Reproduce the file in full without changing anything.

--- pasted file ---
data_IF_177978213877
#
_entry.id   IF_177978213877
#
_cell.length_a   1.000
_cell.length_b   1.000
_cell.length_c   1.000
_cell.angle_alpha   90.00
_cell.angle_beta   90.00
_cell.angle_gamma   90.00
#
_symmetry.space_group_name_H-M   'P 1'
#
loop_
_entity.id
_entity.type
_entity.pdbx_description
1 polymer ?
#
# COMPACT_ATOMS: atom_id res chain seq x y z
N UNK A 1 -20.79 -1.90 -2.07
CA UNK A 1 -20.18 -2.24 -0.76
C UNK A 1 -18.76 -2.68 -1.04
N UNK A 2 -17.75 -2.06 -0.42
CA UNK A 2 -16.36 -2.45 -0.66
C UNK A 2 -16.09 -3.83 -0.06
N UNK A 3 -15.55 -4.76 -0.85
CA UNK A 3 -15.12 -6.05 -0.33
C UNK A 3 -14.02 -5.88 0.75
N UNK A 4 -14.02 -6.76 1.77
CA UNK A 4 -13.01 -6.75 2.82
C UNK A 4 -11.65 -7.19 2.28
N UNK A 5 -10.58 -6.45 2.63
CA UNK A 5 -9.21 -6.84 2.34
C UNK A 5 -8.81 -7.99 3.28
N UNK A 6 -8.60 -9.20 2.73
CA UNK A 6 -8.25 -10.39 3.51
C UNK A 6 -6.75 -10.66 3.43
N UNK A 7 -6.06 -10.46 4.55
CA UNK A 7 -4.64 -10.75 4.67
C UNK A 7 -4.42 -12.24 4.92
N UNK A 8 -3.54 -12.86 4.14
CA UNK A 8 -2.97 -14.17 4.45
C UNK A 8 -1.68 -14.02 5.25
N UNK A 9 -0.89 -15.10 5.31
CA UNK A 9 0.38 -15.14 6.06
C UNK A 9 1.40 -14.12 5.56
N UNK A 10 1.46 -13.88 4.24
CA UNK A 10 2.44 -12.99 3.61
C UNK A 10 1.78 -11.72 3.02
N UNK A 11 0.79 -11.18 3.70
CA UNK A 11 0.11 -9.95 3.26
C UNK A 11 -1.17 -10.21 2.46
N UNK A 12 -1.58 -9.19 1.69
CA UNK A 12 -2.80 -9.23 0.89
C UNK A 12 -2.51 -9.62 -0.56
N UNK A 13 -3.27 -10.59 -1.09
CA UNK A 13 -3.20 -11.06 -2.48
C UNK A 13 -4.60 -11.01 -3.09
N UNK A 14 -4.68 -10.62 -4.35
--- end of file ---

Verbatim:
data_IF_177978213877
#
_entry.id   IF_177978213877
#
_cell.length_a   1.000
_cell.length_b   1.000
_cell.length_c   1.000
_cell.angle_alpha   90.00
_cell.angle_beta   90.00
_cell.angle_gamma   90.00
#
_symmetry.space_group_name_H-M   'P 1'
#
loop_
_entity.id
_entity.type
_entity.pdbx_description
1 polymer ?
#
# COMPACT_ATOMS: atom_id res chain seq x y z
N UNK A 1 -20.79 -1.90 -2.07
CA UNK A 1 -20.18 -2.24 -0.76
C UNK A 1 -18.76 -2.68 -1.04
N UNK A 2 -17.75 -2.06 -0.42
CA UNK A 2 -16.36 -2.45 -0.66
C UNK A 2 -16.09 -3.83 -0.06
N UNK A 3 -15.55 -4.76 -0.85
CA UNK A 3 -15.12 -6.05 -0.33
C UNK A 3 -14.02 -5.88 0.75
N UNK A 4 -14.02 -6.76 1.77
CA UNK A 4 -13.01 -6.75 2.82
C UNK A 4 -11.65 -7.19 2.28
N UNK A 5 -10.58 -6.45 2.63
CA UNK A 5 -9.21 -6.84 2.34
C UNK A 5 -8.81 -7.99 3.28
N UNK A 6 -8.60 -9.20 2.73
CA UNK A 6 -8.25 -10.39 3.51
C UNK A 6 -6.75 -10.66 3.43
N UNK A 7 -6.06 -10.46 4.55
CA UNK A 7 -4.64 -10.75 4.67
C UNK A 7 -4.42 -12.24 4.92
N UNK A 8 -3.54 -12.86 4.14
CA UNK A 8 -2.97 -14.17 4.45
C UNK A 8 -1.68 -14.02 5.25
N UNK A 9 -0.89 -15.10 5.31
CA UNK A 9 0.38 -15.14 6.06
C UNK A 9 1.40 -14.12 5.56
N UNK A 10 1.46 -13.88 4.24
CA UNK A 10 2.44 -12.99 3.61
C UNK A 10 1.78 -11.72 3.02
N UNK A 11 0.79 -11.18 3.70
CA UNK A 11 0.11 -9.95 3.26
C UNK A 11 -1.17 -10.21 2.46
N UNK A 12 -1.58 -9.19 1.69
CA UNK A 12 -2.80 -9.23 0.89
C UNK A 12 -2.51 -9.62 -0.56
N UNK A 13 -3.27 -10.59 -1.09
CA UNK A 13 -3.20 -11.06 -2.48
C UNK A 13 -4.60 -11.01 -3.09
N UNK A 14 -4.68 -10.62 -4.35